The FIA’s director of Formula 1 Charlie Whiting has died in Melbourne at the age of 66.
Whiting suffered a pulmonary embolism and died on Thursday morning at the start of the Australian Grand Prix weekend, the FIA announced in a statement. Whiting was an extremely recognizable face in the F1 paddock, having been race director since 1997.
“It is with immense sadness that I learned of Charlie’s sudden passing,” FIA president Jean Todt said. “I have known Charlie Whiting for many years and he has been a great Race Director, a central and inimitable figure in Formula 1 who embodied the ethics and spirit of this fantastic sport.
“Formula 1 has lost a faithful friend and a charismatic ambassador in Charlie. All my thoughts, those of the FIA and entire motor sport community go out to his family, friends, and all Formula 1 lovers.”
Whiting’s career in F1 started in 1977 with Hesketh, before moving to Brabham and then joining the FIA in 1988. The Briton held a number of roles within the FIA, including safety delegate and head of the technical department, often making him the first port of call for teams seeking clarifications or dealing with incidents.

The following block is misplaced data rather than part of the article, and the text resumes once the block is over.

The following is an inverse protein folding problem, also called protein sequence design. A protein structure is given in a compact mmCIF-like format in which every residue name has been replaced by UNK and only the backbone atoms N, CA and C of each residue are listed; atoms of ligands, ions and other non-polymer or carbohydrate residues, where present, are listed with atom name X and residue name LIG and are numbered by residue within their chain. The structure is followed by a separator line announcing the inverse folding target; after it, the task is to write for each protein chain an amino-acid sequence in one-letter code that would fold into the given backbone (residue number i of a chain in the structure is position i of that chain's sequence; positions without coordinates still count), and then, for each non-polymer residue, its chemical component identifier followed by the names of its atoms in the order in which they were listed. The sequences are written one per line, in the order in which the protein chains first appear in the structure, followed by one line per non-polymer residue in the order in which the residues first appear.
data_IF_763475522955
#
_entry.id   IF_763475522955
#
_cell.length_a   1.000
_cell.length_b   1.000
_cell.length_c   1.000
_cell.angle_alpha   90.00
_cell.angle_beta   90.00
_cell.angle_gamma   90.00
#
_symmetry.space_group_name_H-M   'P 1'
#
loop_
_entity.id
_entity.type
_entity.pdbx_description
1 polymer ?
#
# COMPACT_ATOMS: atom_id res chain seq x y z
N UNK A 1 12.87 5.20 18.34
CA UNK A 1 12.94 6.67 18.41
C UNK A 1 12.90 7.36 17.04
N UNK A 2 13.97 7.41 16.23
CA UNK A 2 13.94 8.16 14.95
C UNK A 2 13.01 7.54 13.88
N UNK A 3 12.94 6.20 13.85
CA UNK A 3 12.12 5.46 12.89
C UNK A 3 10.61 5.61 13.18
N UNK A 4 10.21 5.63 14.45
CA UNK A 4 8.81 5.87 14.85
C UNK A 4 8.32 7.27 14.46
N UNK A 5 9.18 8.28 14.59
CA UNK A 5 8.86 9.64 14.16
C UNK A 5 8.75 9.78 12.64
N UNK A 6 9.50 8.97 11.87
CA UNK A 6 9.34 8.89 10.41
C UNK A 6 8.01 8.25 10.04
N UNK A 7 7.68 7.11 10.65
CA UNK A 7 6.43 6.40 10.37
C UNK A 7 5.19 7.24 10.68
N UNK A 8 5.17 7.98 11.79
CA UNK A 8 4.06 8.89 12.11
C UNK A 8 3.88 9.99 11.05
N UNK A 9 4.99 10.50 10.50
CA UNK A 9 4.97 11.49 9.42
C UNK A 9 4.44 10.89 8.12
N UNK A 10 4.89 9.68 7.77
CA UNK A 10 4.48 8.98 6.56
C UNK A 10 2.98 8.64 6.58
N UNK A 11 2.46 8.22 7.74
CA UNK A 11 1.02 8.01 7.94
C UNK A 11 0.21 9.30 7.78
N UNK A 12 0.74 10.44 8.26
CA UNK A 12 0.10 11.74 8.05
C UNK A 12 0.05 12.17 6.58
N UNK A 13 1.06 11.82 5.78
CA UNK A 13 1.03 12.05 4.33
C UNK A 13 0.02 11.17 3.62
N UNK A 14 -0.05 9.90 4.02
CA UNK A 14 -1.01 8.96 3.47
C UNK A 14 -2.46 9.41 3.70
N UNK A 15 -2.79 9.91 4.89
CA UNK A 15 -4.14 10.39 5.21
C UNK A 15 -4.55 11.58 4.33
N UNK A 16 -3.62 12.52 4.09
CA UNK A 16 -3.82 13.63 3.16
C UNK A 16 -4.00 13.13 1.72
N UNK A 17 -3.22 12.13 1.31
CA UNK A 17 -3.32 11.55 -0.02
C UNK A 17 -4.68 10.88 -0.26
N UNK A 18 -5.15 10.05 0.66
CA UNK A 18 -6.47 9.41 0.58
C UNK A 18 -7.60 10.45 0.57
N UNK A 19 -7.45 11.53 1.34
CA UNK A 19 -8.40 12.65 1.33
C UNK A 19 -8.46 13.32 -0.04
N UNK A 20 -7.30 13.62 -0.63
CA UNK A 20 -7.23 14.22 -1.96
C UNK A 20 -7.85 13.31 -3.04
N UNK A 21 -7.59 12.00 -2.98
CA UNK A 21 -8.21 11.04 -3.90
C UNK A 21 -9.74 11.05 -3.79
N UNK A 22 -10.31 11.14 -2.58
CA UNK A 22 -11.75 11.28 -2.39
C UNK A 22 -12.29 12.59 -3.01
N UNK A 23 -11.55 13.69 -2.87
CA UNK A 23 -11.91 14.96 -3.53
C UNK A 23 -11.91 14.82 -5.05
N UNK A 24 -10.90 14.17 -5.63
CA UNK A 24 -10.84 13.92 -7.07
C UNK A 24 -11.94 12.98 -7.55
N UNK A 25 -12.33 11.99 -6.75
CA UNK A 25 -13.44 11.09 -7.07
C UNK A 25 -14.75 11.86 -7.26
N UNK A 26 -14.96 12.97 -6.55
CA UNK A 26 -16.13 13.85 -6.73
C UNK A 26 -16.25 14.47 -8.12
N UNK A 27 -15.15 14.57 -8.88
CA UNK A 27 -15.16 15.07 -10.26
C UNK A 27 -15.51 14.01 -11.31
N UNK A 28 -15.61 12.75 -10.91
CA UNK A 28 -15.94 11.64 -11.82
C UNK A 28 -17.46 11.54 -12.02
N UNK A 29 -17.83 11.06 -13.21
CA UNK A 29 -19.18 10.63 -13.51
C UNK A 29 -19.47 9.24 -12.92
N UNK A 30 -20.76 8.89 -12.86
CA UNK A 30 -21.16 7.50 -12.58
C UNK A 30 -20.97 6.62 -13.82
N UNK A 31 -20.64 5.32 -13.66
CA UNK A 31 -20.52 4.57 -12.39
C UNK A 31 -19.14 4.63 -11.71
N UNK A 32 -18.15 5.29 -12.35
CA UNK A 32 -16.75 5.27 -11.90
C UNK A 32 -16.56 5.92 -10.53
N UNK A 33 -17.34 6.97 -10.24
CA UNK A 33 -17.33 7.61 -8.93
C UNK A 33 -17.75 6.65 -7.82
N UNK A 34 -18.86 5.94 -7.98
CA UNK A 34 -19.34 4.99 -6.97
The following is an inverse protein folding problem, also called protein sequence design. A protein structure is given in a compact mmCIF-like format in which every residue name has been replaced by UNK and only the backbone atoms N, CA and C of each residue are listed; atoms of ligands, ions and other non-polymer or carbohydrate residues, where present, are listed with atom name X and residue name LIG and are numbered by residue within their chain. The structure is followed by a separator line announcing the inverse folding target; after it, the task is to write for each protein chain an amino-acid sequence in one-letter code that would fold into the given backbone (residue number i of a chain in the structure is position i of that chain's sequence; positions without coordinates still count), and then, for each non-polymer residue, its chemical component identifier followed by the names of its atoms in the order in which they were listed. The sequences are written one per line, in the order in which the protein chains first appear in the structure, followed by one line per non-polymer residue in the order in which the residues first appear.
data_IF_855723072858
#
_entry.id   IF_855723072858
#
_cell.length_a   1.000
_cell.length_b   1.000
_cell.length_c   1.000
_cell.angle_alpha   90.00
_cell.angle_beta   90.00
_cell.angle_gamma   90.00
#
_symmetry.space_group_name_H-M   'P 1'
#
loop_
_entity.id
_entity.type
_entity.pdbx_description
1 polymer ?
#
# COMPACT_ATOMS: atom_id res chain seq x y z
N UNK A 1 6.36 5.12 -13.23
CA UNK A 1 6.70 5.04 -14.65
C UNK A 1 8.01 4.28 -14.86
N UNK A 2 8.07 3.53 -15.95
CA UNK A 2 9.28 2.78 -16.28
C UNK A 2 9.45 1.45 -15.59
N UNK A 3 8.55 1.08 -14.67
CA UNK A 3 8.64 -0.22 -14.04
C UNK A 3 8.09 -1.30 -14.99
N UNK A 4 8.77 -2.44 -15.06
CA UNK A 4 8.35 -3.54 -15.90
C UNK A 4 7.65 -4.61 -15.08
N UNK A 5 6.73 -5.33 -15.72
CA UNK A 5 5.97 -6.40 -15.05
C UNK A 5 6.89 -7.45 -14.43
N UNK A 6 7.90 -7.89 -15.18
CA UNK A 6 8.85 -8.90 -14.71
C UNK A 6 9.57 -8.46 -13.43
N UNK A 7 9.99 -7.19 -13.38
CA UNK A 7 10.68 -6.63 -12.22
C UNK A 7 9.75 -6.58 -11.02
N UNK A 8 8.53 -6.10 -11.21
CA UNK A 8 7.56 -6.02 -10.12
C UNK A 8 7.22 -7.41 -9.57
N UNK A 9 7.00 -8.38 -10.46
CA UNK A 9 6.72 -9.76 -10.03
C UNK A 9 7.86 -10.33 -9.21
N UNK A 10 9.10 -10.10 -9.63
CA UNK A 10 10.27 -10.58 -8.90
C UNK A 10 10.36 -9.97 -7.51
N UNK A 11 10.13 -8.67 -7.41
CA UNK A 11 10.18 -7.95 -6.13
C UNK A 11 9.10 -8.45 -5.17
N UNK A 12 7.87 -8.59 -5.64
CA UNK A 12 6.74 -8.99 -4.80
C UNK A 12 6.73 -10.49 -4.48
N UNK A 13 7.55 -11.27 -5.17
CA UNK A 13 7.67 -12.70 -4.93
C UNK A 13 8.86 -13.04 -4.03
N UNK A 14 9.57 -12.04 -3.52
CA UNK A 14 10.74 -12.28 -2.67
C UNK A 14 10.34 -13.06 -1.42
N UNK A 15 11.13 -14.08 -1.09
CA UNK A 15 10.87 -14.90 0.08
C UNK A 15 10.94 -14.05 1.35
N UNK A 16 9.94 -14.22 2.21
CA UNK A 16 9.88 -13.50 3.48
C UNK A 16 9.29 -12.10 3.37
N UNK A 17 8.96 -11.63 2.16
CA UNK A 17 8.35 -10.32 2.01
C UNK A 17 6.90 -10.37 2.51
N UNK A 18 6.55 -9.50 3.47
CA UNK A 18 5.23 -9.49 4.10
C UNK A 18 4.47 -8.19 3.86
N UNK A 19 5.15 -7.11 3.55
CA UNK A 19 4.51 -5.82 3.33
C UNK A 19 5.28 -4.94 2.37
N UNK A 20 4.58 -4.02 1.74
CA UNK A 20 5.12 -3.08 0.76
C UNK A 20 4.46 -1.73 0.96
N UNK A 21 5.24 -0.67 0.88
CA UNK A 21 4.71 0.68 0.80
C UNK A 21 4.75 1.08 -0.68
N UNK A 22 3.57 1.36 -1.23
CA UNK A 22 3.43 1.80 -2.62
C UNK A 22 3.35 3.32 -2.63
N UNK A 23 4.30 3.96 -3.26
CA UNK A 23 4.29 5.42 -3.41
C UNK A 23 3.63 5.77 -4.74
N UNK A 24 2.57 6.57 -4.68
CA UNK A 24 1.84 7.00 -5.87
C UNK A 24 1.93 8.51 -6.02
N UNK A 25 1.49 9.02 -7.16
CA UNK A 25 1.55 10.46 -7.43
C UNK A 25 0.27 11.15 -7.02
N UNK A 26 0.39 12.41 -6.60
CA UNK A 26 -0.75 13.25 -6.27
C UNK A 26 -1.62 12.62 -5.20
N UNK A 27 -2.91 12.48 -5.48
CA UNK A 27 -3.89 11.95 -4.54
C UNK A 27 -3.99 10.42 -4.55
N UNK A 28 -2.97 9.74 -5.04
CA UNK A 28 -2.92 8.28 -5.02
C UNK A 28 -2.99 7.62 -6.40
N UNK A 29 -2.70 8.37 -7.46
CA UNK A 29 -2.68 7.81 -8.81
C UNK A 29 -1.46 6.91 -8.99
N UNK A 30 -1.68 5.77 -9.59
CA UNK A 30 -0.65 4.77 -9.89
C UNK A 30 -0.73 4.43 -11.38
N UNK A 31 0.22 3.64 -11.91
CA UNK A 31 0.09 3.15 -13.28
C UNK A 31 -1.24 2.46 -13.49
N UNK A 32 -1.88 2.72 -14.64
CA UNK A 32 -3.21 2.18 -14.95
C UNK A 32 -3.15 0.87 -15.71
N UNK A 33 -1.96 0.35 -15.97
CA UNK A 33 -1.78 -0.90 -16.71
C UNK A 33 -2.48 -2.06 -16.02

F1 managing director of motorsports Ross Brawn worked with Whiting throughout his career and paid tribute to the man who was also in charge of starting each grand prix.
“I have known Charlie for all of my racing life,” Brawn said. “We worked as mechanics together, became friends and spent so much time together at race tracks across the world. I was filled with immense sadness when I heard the tragic news. I’m devastated.
“It is a great loss not only for me personally but also the entire Formula 1 family, the FIA and motorsport as a whole. All our thoughts go out to his family.”